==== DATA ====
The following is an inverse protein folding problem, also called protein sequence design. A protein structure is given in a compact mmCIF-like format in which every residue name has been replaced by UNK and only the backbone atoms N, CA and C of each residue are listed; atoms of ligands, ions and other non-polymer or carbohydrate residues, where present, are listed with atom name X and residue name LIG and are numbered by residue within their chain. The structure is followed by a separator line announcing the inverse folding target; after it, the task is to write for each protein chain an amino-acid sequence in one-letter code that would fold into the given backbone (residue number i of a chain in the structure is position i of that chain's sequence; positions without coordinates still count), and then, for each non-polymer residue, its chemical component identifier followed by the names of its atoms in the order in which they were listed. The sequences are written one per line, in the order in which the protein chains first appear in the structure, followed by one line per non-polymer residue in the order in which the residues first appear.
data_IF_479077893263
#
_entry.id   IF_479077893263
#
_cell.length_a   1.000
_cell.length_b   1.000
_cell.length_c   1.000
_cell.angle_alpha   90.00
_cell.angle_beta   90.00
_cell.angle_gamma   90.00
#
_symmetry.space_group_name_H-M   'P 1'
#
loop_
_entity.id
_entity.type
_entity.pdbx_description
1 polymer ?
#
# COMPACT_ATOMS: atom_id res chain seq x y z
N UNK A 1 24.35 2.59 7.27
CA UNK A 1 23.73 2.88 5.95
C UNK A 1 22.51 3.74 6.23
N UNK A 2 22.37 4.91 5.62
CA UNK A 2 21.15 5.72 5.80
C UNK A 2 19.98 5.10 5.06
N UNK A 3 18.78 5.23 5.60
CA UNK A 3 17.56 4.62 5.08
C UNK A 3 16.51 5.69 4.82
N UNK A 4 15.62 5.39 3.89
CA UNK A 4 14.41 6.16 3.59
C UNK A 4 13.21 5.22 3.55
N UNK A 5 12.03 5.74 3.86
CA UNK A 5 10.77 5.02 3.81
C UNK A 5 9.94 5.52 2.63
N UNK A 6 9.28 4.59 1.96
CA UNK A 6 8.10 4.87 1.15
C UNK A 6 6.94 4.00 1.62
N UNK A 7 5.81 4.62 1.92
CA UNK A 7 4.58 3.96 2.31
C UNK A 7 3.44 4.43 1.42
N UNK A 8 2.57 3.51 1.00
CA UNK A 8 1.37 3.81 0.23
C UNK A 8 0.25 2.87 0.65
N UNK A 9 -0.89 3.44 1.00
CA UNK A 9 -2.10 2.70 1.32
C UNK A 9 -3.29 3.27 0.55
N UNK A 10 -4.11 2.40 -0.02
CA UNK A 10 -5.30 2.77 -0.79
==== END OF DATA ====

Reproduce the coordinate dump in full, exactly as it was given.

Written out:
The following is an inverse protein folding problem, also called protein sequence design. A protein structure is given in a compact mmCIF-like format in which every residue name has been replaced by UNK and only the backbone atoms N, CA and C of each residue are listed; atoms of ligands, ions and other non-polymer or carbohydrate residues, where present, are listed with atom name X and residue name LIG and are numbered by residue within their chain. The structure is followed by a separator line announcing the inverse folding target; after it, the task is to write for each protein chain an amino-acid sequence in one-letter code that would fold into the given backbone (residue number i of a chain in the structure is position i of that chain's sequence; positions without coordinates still count), and then, for each non-polymer residue, its chemical component identifier followed by the names of its atoms in the order in which they were listed. The sequences are written one per line, in the order in which the protein chains first appear in the structure, followed by one line per non-polymer residue in the order in which the residues first appear.
data_IF_479077893263
#
_entry.id   IF_479077893263
#
_cell.length_a   1.000
_cell.length_b   1.000
_cell.length_c   1.000
_cell.angle_alpha   90.00
_cell.angle_beta   90.00
_cell.angle_gamma   90.00
#
_symmetry.space_group_name_H-M   'P 1'
#
loop_
_entity.id
_entity.type
_entity.pdbx_description
1 polymer ?
#
# COMPACT_ATOMS: atom_id res chain seq x y z
N UNK A 1 24.35 2.59 7.27
CA UNK A 1 23.73 2.88 5.95
C UNK A 1 22.51 3.74 6.23
N UNK A 2 22.37 4.91 5.62
CA UNK A 2 21.15 5.72 5.80
C UNK A 2 19.98 5.10 5.06
N UNK A 3 18.78 5.23 5.60
CA UNK A 3 17.56 4.62 5.08
C UNK A 3 16.51 5.69 4.82
N UNK A 4 15.62 5.39 3.89
CA UNK A 4 14.41 6.16 3.59
C UNK A 4 13.21 5.22 3.55
N UNK A 5 12.03 5.74 3.86
CA UNK A 5 10.77 5.02 3.81
C UNK A 5 9.94 5.52 2.63
N UNK A 6 9.28 4.59 1.96
CA UNK A 6 8.10 4.87 1.15
C UNK A 6 6.94 4.00 1.62
N UNK A 7 5.81 4.62 1.92
CA UNK A 7 4.58 3.96 2.31
C UNK A 7 3.44 4.43 1.42
N UNK A 8 2.57 3.51 1.00
CA UNK A 8 1.37 3.81 0.23
C UNK A 8 0.25 2.87 0.65
N UNK A 9 -0.89 3.44 1.00
CA UNK A 9 -2.10 2.70 1.32
C UNK A 9 -3.29 3.27 0.55
N UNK A 10 -4.11 2.40 -0.02
CA UNK A 10 -5.30 2.77 -0.79